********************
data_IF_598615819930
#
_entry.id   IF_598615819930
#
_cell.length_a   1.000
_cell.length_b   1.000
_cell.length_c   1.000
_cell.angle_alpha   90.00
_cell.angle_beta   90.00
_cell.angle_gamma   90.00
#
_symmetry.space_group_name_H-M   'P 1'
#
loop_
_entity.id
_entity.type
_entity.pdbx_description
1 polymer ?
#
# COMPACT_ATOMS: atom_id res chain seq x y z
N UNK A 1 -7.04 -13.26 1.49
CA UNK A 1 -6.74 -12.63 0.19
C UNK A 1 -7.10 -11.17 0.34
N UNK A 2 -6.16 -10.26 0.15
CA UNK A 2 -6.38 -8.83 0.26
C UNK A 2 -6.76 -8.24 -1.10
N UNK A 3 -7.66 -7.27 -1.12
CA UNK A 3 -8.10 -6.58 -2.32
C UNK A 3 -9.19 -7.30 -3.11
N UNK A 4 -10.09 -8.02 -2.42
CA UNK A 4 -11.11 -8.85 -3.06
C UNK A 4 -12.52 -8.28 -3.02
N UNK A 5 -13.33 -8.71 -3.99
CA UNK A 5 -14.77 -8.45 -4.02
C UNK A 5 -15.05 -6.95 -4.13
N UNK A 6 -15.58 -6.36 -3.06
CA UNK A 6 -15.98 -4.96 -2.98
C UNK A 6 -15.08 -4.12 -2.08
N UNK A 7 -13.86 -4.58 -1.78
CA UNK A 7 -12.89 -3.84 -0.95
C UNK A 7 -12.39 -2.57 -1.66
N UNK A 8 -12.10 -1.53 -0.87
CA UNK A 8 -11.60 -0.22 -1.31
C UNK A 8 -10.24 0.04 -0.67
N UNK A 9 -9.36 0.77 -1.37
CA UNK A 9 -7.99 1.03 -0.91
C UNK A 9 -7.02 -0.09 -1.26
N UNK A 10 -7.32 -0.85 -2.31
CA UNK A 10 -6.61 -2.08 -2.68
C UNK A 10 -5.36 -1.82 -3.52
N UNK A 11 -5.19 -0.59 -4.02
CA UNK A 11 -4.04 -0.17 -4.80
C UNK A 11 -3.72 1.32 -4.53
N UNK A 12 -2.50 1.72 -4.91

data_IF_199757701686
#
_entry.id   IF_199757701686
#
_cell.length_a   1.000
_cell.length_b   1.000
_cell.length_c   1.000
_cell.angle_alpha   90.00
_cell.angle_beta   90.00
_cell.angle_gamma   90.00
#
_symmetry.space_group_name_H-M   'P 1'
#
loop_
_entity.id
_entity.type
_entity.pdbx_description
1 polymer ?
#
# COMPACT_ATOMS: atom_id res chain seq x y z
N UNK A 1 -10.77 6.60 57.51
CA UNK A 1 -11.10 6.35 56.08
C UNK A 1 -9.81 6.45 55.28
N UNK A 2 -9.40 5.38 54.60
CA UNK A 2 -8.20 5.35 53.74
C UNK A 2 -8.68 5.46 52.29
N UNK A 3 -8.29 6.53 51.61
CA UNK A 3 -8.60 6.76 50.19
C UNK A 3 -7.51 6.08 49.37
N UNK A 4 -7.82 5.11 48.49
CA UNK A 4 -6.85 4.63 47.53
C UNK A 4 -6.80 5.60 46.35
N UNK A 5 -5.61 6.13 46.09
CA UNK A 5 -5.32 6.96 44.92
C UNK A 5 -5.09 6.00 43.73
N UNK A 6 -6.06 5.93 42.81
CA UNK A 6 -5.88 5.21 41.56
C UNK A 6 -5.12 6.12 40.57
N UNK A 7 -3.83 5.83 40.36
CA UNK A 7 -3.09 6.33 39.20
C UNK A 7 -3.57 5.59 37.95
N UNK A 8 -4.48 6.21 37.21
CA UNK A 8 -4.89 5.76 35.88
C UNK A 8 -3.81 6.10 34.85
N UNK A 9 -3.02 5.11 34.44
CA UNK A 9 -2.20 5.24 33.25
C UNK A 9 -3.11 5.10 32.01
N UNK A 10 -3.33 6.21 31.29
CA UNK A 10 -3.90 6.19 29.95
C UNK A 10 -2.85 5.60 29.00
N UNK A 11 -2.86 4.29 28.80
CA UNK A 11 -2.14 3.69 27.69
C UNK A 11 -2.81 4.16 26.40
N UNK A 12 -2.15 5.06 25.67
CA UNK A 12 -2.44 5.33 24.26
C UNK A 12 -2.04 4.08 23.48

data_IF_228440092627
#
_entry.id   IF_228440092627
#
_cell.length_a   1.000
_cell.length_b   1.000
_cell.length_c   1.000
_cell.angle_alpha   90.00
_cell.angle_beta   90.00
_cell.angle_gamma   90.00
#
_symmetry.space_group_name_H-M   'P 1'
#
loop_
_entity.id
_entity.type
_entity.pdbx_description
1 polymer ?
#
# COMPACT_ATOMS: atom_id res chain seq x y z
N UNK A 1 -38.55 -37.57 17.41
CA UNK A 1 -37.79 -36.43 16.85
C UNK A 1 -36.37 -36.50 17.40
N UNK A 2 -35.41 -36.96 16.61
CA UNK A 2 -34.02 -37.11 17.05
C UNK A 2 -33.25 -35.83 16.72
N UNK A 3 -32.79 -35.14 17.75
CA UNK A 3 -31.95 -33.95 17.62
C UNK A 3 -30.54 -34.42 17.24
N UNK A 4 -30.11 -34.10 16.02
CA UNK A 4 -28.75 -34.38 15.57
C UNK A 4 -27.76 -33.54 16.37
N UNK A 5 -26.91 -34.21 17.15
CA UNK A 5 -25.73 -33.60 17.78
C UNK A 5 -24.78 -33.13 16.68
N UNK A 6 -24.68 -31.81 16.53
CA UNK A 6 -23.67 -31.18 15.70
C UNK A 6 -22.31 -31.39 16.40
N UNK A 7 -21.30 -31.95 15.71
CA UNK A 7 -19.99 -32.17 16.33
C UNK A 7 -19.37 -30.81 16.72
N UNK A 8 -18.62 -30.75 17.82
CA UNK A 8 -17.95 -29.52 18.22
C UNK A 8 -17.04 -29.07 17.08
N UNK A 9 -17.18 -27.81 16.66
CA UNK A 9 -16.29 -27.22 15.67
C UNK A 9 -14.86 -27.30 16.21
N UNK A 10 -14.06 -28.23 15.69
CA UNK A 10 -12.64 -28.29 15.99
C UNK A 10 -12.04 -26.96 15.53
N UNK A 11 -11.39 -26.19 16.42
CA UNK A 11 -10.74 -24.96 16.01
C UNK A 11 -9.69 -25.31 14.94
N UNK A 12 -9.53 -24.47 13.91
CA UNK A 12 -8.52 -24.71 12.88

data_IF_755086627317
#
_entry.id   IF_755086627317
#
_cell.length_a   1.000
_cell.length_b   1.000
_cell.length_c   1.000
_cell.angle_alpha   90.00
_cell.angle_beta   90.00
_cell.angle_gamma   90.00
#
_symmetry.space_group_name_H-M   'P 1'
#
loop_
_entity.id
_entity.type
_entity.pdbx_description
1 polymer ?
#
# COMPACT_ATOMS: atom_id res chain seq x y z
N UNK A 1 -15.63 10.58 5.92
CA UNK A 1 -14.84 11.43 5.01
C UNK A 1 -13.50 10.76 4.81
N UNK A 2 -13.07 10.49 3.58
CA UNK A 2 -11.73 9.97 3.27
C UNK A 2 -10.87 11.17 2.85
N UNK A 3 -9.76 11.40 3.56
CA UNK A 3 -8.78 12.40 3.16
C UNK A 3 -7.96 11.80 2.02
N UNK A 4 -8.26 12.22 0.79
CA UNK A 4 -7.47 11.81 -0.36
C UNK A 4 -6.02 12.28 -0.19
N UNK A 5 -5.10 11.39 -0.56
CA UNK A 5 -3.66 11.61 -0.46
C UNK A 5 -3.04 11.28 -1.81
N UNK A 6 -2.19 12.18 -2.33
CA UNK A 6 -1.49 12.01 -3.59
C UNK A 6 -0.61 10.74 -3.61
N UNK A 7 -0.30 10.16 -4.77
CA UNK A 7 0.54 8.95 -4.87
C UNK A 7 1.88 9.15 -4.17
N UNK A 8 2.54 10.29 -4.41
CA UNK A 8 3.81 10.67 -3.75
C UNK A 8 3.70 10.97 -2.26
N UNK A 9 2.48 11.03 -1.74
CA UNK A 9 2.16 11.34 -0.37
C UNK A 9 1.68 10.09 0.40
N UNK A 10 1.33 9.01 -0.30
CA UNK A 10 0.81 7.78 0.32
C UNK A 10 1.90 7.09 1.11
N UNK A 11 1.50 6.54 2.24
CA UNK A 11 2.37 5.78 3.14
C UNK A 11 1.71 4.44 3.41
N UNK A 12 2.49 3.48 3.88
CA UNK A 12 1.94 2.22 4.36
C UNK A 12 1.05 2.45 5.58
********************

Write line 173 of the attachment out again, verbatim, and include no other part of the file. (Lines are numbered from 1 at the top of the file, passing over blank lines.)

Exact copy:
_cell.angle_alpha   90.00